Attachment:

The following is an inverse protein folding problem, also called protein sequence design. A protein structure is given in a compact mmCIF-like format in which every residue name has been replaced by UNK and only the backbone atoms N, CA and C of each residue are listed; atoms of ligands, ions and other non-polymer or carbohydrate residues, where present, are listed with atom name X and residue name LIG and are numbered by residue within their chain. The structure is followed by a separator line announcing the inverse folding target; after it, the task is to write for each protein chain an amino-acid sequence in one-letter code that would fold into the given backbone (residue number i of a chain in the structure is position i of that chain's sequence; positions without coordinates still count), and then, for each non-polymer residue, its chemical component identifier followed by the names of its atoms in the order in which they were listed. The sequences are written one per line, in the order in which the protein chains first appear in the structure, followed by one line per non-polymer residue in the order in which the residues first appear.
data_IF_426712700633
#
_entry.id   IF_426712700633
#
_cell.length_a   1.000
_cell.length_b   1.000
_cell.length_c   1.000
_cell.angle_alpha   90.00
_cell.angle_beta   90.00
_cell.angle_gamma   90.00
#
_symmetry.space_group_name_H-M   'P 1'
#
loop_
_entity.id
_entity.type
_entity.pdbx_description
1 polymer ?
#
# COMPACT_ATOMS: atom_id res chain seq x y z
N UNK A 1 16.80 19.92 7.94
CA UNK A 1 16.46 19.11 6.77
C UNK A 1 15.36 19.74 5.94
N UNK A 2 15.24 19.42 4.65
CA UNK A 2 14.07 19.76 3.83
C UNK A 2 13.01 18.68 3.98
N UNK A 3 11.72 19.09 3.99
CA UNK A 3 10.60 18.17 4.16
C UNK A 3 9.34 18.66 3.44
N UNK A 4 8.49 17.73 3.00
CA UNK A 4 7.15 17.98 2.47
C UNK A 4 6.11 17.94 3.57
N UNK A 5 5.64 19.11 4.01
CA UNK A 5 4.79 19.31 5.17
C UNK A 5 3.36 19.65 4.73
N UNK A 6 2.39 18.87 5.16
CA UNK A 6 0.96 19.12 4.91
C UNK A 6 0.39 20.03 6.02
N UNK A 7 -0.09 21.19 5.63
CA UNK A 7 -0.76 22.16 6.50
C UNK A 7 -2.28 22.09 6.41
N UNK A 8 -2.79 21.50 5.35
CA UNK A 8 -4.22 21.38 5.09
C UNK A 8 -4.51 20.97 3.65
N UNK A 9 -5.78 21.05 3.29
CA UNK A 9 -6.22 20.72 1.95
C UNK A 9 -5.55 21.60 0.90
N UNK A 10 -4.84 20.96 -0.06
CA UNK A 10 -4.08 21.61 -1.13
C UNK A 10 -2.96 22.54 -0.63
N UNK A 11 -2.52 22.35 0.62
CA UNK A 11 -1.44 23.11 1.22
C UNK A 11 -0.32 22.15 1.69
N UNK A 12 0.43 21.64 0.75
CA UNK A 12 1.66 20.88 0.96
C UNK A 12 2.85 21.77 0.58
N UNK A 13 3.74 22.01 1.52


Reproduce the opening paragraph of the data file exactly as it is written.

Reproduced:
The following is an inverse protein folding problem, also called protein sequence design. A protein structure is given in a compact mmCIF-like format in which every residue name has been replaced by UNK and only the backbone atoms N, CA and C of each residue are listed; atoms of ligands, ions and other non-polymer or carbohydrate residues, where present, are listed with atom name X and residue name LIG and are numbered by residue within their chain. The structure is followed by a separator line announcing the inverse folding target; after it, the task is to write for each protein chain an amino-acid sequence in one-letter code that would fold into the given backbone (residue number i of a chain in the structure is position i of that chain's sequence; positions without coordinates still count), and then, for each non-polymer residue, its chemical component identifier followed by the names of its atoms in the order in which they were listed. The sequences are written one per line, in the order in which the protein chains first appear in the structure, followed by one line per non-polymer residue in the order in which the residues first appear.